Read the PDF of our report here.
Today, the NAACP Legal Defense and Educational Fund, Inc. (LDF) and The Sentencing Project issued Free the Vote: Unlocking Democracy in the Cells and on the Streets, reporting on the racially discriminatory and ever-growing problem of felony disenfranchisement. The denial or abridgement of the right to vote for 6.1 million people with felony criminal convictions is a stain on our democracy.
The millions of Americans who are currently prevented from voting due to felony convictions are more than twice the difference of the popular vote in the contentious 2016 presidential election. Particularly striking is that one in 13 Black Americans of voting age is disenfranchised because of a felony conviction—a rate four times greater than non-Black Americans.
The issue is compounded by the fact that often, for redistricting purposes, incarcerated people are counted as residents of largely white rural areas where prisons are predominately located (i.e., prison-based gerrymandering). Thus, Black urban communities, from which the incarcerated population disproportionately comes, lose the critical voices of persons with felony convictions, who not only are denied a fundamental stake in the democratic process, but also who could provide insight into issues of criminal justice reform, employment, and educational opportunities.
“Felony disenfranchisement laws are shamefully nothing new,” said Leah Aden, Senior Counsel at LDF. “In the era following slavery, disenfranchisement laws were tailored to limit the political power of newly-freed Black people. These racially discriminatory laws gained steam in recent decades as the failed ‘war on drugs’ and ‘tough on crime’ policies incarcerated millions of Black and Latino Americans, continuing to weaken the voting power of communities of color.”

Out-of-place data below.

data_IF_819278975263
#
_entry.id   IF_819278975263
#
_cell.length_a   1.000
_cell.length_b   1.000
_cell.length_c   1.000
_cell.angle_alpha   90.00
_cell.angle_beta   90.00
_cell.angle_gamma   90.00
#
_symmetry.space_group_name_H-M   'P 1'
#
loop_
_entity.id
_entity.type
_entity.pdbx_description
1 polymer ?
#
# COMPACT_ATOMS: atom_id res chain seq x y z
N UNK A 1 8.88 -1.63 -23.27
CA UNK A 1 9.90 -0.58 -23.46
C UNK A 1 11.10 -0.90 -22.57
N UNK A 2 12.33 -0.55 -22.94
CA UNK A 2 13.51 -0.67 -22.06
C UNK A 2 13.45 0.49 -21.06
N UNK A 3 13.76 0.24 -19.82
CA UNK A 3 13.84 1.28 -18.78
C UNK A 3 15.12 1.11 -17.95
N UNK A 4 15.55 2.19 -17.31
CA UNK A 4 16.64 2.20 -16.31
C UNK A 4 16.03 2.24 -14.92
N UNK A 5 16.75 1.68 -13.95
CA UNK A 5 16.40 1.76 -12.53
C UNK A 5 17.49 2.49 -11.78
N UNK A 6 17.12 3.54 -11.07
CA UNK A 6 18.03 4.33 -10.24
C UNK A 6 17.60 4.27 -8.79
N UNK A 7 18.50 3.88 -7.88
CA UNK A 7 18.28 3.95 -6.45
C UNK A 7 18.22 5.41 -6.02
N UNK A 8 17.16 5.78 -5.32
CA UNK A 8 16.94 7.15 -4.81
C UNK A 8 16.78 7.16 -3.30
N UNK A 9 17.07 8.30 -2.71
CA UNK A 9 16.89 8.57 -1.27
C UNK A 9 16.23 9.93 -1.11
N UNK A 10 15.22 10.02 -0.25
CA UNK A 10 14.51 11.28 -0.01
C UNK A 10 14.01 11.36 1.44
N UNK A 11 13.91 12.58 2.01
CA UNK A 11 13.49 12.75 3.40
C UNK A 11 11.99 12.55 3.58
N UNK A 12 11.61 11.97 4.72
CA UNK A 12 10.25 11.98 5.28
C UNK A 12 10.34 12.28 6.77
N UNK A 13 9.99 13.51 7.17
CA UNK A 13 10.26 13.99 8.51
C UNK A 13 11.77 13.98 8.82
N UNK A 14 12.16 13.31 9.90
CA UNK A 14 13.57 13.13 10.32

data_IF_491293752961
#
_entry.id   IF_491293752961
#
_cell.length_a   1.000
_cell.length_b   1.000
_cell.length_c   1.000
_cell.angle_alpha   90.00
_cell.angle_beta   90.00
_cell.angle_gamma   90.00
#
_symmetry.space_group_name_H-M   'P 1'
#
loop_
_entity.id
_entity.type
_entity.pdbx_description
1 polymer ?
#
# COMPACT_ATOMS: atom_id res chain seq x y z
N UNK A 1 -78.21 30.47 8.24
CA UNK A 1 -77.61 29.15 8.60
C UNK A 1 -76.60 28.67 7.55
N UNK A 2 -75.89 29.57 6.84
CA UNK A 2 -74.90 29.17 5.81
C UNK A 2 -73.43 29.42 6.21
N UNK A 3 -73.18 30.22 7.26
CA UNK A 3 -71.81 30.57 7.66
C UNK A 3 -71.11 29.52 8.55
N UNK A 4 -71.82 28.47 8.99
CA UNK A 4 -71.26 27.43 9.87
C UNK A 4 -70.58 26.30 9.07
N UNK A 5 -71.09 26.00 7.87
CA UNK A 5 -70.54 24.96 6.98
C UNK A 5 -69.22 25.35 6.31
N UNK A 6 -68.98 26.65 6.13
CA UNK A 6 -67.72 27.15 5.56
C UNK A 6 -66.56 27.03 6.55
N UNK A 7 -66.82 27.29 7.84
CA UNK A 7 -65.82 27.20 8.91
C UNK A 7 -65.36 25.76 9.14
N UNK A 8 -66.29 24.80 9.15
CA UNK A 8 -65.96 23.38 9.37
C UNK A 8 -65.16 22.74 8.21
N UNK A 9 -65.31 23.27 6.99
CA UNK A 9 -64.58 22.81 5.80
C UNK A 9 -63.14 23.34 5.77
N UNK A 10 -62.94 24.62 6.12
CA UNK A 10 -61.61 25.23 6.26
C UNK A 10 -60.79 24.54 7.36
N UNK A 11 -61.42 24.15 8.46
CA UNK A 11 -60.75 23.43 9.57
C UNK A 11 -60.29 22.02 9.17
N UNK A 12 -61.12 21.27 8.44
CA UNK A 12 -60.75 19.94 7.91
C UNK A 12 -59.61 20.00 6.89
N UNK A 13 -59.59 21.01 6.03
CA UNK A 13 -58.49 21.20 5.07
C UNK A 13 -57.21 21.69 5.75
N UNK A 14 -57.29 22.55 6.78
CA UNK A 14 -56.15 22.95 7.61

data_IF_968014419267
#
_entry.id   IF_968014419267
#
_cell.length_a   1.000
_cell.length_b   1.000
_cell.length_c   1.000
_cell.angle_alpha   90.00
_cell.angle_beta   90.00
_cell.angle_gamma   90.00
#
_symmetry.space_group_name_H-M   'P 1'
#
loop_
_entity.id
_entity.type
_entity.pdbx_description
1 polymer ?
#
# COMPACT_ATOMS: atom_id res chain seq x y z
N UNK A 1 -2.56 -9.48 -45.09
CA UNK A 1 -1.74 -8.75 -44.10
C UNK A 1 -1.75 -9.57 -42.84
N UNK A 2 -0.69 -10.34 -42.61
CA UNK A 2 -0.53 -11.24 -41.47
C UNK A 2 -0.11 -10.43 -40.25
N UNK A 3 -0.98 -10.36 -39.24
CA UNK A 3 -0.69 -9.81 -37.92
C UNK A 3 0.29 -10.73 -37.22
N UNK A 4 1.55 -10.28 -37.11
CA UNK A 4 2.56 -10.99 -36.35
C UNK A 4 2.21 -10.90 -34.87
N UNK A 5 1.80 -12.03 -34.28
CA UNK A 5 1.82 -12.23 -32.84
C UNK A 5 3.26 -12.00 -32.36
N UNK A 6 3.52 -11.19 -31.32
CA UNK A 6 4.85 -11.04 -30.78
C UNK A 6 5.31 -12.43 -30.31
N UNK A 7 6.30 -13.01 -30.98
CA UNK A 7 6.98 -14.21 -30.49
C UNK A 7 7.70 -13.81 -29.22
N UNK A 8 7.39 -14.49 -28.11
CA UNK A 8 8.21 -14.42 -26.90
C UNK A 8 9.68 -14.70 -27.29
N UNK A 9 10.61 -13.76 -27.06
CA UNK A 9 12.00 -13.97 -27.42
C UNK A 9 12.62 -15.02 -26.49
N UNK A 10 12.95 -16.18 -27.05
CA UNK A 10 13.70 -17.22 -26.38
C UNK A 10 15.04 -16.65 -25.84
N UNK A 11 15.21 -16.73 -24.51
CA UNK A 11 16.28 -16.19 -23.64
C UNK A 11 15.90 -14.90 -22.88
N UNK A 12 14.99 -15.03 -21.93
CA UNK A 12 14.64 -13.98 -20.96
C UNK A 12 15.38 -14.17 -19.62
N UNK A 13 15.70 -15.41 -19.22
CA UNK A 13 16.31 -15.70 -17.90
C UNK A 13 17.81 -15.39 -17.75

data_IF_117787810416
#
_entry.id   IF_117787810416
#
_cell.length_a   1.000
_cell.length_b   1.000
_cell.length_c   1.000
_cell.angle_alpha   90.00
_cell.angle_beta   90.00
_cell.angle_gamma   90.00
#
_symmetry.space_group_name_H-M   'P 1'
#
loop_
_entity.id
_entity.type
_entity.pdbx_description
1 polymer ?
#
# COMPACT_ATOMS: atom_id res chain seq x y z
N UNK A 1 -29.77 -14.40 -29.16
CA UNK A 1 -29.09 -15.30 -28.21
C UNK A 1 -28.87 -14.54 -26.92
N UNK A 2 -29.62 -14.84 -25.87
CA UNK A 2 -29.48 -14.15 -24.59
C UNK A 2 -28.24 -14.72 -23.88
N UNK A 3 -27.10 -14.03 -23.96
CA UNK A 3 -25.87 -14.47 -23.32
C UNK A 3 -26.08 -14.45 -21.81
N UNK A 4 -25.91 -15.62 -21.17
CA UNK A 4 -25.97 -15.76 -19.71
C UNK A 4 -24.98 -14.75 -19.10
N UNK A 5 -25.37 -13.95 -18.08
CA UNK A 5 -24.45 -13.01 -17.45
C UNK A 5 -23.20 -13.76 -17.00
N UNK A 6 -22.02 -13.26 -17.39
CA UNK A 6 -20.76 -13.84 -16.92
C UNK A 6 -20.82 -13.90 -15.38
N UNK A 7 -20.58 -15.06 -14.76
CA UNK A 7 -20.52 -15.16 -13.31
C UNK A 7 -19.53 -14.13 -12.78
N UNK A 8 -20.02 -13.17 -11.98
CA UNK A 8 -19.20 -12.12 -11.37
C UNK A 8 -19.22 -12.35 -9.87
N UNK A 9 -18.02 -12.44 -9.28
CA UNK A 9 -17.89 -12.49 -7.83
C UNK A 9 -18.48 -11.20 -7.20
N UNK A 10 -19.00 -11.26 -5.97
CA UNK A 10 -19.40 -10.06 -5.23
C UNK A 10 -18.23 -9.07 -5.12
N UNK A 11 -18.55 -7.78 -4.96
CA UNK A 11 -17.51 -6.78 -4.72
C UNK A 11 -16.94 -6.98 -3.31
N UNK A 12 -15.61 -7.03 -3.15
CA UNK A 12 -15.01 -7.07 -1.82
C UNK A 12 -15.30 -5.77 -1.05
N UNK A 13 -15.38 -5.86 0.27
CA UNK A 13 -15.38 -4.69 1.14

“Disenfranchisement policies are fundamentally at odds both with democracy and with the need to support individuals in their reentry from prison,” says Marc Mauer, Executive Director of The Sentencing Project. “By extending the right to vote to people in prison and with criminal records, we can both build a more inclusive democracy and make our communities safer.”
Among its findings, Free the Vote highlights:
LDF and The Sentencing Project aim to not only ameliorate felony disfranchisement laws, but also to eradicate them. Together, we can free the vote for people who have been made vulnerable by harmful and discriminatory laws and in turn, strengthen our collective democracy. Read LDF and The Sentencing Project’s Free the Vote.
Founded in 1940, the NAACP Legal Defense and Educational Fund, Inc. (LDF) is the nation’s first civil and human rights law organization and has been completely separate from the National Association for the Advancement of Colored People (NAACP) since 1957—although LDF was originally founded by the NAACP and shares its commitment to equal rights. LDF’s Thurgood Marshall Institute is a multi-disciplinary and collaborative hub within LDF that launches targeted campaigns and undertakes innovative research to shape the civil rights narrative. In media attributions, please refer to us as the NAACP Legal Defense Fund or LDF.